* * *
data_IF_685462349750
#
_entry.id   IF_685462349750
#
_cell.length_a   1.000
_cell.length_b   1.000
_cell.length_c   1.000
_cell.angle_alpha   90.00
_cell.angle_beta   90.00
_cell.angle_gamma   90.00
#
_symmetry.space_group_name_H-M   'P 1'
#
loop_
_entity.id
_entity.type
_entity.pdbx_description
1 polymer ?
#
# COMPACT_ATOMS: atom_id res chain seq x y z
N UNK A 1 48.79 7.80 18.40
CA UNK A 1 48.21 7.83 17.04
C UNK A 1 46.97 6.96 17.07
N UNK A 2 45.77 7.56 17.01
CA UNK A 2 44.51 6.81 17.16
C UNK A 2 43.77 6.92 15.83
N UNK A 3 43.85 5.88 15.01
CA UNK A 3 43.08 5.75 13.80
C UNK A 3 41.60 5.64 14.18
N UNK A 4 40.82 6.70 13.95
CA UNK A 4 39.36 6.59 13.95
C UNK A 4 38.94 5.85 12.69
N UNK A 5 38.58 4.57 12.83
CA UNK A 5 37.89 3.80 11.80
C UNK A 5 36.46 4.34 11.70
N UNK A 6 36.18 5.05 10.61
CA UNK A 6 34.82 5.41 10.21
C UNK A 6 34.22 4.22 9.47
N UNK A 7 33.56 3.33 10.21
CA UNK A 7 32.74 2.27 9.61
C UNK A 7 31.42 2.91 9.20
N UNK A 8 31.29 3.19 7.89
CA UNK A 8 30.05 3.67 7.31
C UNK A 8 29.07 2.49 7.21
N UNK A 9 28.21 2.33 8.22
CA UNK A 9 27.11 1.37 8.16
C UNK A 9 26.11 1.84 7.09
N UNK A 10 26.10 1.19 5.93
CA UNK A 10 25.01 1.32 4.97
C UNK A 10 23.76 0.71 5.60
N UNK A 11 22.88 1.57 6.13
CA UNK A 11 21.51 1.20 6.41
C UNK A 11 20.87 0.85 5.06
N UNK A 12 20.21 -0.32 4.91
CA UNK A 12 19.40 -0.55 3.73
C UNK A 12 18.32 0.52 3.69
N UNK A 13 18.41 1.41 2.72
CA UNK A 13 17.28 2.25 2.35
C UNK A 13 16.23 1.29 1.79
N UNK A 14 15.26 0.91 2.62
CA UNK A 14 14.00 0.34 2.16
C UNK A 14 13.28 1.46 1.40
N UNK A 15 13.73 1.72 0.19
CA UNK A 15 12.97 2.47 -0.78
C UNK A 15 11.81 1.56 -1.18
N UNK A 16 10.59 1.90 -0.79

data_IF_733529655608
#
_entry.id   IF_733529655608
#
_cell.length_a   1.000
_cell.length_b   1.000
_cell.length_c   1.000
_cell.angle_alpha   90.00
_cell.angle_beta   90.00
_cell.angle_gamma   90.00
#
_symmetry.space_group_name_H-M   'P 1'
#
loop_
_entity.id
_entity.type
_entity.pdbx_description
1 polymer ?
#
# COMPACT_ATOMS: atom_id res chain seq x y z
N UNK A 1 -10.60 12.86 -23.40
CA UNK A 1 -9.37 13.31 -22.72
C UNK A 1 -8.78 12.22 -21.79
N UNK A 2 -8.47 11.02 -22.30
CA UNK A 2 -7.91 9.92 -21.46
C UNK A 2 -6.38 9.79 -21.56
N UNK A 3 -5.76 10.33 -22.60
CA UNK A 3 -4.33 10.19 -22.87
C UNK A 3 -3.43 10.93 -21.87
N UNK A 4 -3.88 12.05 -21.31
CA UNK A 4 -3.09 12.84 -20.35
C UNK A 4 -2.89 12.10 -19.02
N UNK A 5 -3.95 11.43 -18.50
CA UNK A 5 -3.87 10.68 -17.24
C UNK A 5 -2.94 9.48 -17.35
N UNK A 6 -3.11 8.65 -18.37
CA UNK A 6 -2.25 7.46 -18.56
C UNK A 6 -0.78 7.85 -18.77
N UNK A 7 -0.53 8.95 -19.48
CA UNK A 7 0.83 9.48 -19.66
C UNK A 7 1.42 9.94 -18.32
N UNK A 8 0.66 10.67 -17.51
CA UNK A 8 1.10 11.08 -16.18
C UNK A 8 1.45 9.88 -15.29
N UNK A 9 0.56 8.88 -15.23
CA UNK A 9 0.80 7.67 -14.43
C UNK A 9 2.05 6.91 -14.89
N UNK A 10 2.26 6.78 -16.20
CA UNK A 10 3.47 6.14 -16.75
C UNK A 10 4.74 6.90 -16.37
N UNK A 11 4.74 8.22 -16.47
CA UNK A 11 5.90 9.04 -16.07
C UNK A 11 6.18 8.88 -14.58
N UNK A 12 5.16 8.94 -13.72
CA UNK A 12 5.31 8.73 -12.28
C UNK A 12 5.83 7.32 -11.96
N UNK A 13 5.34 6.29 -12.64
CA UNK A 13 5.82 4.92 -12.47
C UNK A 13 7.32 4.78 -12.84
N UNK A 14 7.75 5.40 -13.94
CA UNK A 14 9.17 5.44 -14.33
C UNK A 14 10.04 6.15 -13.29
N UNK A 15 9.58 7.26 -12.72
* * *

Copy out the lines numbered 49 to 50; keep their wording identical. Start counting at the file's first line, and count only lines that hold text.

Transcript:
CA UNK A 10 25.01 1.32 4.97
C UNK A 10 23.76 0.71 5.60